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Gullah Islands Cooking Culture

Updated on August 6, 2014
"The Old Plantation," South Carolina, about 1790.  This famous painting shows Gullah slaves dancing and playing musical instruments derived from Africa
"The Old Plantation," South Carolina, about 1790. This famous painting shows Gullah slaves dancing and playing musical instruments derived from Africa | Source

Gullah Speak

"Ie hab disshuh dreem dat one day dis America gwi’ come up ‘n be tru’ mout’ ob de law wah call de Creed: “We hol’ dees trut’ fuh be sef-ebbuhdent, dat all man duh mek equal.”

~ Martin Luther King's "I have a Dream" Translated by Alphonso Brown in the Gullah Language

Gullah Influence

Map of Gullah Influence
Map of Gullah Influence | Source

Gullah Folk Magic

Favorite Foods From the South

While growing up, one of my favorite meals as a kid was a chicken, sausage and rice dish called Chicken Bog. It just so happened that one of my father's best friends hailed from the state of South Carolina, which he'd shared a recent popular rural dish that supposedly came from South Carolina origins. To me, it resembled a dish that would come from the Gullah Islands culture.

Gullah refers to a group of African Americans who are descendants of West African slaves, and live on the outer-lying islands and inner coastal areas of southern North Carolina, South Carolina, Georgia and northern Florida.

My Father's Recipe: Chicken Bog

2 Pkgs Uncle Ben’s Original Wild Grain Rice

1 Whole Chicken (Boiled & Deboned – Reserve ½ cup broth)

2 Pkgs of Hillshire Farm Smoked Sausage

1/4 Stick of Butter

Boil 3 cups of water, ½ cup broth & ¼ stick of butter in skillet. Add deboned chicken and sliced sausage and let boil for a few minutes. Then add Uncle Ben’s seasoning packets and stir into mix. Add in wild rice and stir before setting to simmer, and cover with lid. Rice should take about thirty minutes to fully cook and consistency is a bit wet. Just sit aside and remove lid to air dry before serving.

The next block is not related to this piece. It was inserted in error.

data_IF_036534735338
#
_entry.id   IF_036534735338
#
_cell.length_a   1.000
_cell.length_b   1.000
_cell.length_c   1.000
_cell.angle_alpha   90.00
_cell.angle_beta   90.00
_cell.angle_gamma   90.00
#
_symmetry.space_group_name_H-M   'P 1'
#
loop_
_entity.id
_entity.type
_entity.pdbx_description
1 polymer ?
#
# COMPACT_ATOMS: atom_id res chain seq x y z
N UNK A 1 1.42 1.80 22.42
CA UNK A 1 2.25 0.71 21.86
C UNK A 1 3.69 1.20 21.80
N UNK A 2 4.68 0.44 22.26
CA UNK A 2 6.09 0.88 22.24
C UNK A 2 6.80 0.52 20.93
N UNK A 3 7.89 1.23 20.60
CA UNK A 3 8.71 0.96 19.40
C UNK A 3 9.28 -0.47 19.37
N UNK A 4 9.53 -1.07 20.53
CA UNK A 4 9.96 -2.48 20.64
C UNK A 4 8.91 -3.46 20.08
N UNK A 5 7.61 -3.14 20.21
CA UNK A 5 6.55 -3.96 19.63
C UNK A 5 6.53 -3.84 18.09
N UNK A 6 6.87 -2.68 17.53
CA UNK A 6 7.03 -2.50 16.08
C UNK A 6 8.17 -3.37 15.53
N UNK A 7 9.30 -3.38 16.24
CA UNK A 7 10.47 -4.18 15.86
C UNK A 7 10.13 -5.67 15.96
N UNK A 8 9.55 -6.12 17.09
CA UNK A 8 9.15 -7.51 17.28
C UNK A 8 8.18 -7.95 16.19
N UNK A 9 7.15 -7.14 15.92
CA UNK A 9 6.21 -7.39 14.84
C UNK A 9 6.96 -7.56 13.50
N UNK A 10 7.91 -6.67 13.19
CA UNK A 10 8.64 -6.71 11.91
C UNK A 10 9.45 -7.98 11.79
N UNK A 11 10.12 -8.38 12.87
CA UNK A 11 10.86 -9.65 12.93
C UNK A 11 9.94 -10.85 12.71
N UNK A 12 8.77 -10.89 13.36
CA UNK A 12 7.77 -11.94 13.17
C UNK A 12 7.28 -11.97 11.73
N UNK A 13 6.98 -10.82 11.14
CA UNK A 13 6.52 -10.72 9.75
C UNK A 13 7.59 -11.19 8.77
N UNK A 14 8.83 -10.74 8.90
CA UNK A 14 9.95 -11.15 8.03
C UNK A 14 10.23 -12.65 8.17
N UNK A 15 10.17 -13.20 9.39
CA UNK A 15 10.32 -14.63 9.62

Gullah Cuisine

Gullah Staples

Gullah also refers to a migrating culture with origins from Africa. During the eighteenth century, African slaves were brought into South Carolina, bartered and sold for manual labor on large operating plantations.

After the end of the slavery system, emancipated slaves in the Gullah Islands territories lived in a state of isolation, and much of their African tradition and culture remained intact such as their knowledge of rice cultivation and shrimp fishing, and traditional one pot dishes which might have most likely consisted of rice and seafood, main staples, as well as various vegetables such as corn, sweet potatoes, collards, turnips, okra, peas, and tomatoes. Aside from seafood, other meats such as sausage and wild game were also used in these one pot dishes, which in the present day are known as casseroles.

Sweetgrass Basket Weaving

A gullah woman makes a sweetgrass basket in Charleston's City Market
A gullah woman makes a sweetgrass basket in Charleston's City Market | Source

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All About Gullah

© 2012 ziyena

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  • diogenes profile image

    diogenes 5 years ago from UK and Mexico

    Yummee, but a bit purine rich for my gout!

    Sounds like a Lousianna dish, and definitely has Spansih roots I'm sure, they do a lot of dishes like that.

    Bob

  • ziyena profile image
    Author

    ziyena 5 years ago from Southern Colorado

    Attikos

    I do believe in ghostly apparitions :)

  • Attikos profile image

    Attikos 5 years ago from East Cackalacky

    I once knew a Gullah. He kept talking about plateyes and the Guppie.

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